Incognito prisoner of war haunts garden...

recouperating enemy Admiral nurses his wounds at Bath

Jacobin in a wheelchair

In the summer of 1806, as war with France entered its fourteenth year still unresolved, a wounded French officer began moving incognito amongst Garden regulars. He was Admiral Charles-Alexandre Linois and he had been a prisoner of the British since his capture of his flagship, the Marengo, in the Atlantic in March. Sent by Napoleon to harrass British shipping and capture trade convoys in the Indian Ocean three years earlier, Linois was finally caught as he made his way back to France with one accompaying frigate and came uexpectedly upon what he assumed to be a vulnerable merchant convoy. Unfortunately, it turned out to be a Sir John Borlais Warren with a seven-ship British Naval squadron of formidable strength and Linois was quickly defeated after a bloody encounter that left 70 French sailors dead and Linois himself wounded.

sea battle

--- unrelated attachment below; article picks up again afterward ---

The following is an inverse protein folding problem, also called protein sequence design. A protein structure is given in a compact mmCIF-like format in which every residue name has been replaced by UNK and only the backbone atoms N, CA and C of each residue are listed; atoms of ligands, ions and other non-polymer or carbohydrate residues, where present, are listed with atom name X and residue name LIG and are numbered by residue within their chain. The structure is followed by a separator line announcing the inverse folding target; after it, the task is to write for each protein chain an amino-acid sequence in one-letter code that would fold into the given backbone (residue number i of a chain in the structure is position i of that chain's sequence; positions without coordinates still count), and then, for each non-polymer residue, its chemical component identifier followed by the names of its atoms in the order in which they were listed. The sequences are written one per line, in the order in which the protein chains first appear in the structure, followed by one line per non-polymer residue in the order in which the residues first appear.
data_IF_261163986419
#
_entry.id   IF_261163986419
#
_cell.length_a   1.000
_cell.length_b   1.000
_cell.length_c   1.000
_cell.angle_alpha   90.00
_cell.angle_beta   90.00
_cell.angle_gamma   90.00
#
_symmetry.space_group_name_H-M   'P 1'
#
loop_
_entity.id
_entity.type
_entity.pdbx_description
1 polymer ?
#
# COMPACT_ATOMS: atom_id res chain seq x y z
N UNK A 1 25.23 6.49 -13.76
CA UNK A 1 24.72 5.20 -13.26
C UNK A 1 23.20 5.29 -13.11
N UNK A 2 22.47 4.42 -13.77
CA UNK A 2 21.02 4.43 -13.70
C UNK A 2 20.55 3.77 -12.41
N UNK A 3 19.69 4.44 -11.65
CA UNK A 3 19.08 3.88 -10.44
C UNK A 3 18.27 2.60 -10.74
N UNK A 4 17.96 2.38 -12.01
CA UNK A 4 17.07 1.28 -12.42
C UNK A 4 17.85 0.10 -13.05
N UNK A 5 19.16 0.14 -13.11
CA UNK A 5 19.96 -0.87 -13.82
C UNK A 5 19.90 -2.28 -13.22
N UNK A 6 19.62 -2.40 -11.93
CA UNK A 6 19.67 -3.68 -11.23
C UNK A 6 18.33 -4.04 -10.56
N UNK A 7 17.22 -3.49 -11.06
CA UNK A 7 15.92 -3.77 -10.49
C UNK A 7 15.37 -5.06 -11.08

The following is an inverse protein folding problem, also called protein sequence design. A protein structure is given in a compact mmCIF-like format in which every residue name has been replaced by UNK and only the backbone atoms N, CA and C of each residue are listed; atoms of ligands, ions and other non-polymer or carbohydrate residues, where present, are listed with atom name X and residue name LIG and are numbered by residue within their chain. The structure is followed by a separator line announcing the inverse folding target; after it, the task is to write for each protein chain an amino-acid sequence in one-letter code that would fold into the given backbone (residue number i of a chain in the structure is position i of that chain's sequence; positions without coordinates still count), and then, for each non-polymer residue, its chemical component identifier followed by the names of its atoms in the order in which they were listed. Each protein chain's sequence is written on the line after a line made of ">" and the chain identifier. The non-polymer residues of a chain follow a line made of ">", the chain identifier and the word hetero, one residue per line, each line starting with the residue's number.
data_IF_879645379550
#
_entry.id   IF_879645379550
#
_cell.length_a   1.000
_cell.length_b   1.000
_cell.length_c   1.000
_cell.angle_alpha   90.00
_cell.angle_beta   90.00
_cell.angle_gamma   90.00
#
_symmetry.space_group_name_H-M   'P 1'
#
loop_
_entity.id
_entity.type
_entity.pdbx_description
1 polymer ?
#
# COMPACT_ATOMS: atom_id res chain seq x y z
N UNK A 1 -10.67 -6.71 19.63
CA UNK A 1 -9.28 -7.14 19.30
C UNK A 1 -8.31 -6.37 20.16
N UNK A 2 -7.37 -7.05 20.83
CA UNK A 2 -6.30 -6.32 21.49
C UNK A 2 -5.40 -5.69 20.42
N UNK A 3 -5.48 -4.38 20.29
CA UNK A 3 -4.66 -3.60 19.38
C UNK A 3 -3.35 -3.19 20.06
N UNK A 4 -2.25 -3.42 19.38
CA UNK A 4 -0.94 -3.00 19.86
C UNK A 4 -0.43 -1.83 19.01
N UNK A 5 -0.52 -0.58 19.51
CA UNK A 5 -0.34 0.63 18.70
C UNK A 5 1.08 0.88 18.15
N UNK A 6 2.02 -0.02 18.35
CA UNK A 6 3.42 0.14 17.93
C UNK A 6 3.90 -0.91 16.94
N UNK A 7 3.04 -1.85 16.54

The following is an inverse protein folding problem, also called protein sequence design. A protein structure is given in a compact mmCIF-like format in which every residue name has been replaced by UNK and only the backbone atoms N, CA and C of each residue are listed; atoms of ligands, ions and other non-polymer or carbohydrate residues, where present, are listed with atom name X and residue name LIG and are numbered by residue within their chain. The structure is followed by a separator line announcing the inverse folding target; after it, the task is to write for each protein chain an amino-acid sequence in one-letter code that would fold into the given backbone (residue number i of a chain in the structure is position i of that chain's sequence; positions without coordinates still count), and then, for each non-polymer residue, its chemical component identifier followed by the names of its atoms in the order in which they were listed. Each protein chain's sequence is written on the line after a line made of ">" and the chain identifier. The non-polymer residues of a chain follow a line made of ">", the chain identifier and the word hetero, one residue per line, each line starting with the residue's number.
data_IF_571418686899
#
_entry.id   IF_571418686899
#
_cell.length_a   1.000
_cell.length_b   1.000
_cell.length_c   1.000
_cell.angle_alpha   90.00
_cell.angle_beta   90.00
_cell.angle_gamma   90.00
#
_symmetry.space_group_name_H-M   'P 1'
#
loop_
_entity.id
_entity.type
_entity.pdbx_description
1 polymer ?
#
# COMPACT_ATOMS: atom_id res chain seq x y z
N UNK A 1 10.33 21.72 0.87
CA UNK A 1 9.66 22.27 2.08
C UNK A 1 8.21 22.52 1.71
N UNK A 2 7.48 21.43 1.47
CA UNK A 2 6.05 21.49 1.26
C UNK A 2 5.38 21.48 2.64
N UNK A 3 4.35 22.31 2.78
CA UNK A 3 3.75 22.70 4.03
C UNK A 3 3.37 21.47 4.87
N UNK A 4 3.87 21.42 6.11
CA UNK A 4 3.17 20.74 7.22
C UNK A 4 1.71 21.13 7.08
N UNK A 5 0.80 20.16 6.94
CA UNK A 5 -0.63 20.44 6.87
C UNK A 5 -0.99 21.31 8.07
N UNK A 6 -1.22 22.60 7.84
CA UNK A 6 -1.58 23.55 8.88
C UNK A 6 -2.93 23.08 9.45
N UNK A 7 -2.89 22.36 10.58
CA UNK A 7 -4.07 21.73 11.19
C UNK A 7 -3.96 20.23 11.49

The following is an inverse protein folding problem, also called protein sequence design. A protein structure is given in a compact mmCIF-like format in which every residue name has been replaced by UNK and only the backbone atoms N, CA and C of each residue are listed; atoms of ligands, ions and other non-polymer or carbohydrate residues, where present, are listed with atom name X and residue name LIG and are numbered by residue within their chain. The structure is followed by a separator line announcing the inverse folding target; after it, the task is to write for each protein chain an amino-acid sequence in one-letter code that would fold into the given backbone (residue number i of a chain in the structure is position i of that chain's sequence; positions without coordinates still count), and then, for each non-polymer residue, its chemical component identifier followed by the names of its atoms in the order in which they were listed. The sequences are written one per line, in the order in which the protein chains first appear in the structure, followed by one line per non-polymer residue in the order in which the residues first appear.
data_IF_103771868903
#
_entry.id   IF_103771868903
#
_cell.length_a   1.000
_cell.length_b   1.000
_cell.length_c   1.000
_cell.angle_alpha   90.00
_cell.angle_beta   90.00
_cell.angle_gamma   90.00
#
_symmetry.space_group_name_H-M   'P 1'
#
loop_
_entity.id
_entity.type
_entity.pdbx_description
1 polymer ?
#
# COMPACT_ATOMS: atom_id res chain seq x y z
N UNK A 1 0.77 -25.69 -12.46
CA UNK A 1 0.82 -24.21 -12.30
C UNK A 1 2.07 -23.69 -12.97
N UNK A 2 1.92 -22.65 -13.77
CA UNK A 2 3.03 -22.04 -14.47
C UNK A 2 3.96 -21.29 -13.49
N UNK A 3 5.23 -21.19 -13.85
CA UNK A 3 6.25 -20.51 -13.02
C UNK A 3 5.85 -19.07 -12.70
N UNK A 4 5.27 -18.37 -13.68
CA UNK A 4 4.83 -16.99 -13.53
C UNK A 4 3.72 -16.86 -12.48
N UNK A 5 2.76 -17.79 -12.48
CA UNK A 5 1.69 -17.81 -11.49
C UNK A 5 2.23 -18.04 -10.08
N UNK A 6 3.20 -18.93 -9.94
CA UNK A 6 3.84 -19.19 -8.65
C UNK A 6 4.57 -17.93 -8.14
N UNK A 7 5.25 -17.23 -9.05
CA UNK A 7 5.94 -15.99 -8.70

The Marengo, with three masts down and taking in huge amounts of water, was claimed as a prize by Warren and taken, not without difficulty, back the Britain. Linois was made a prisoner of war and taken to the French prison at Stapleton near Bristol where he was treated for his wounds. He ended up staying there until the end of the war in 1814 in fact because Napoleon, who blamed him for the failure of the entire Indian expedition, declined the opportuity to bring him home in a prisoner exchange. So in August 1806, presumably unable to walk, and on the recommendation of the surgeons treating him at Stapleton, Linois was noted to have 'frequented Sydney Garden for some days past, unknown, in a wheel chair, attended by a black servant'. What he thought of the Gardens' penchant for recreating British Naval victories in tableaux at royal galas is not recorded...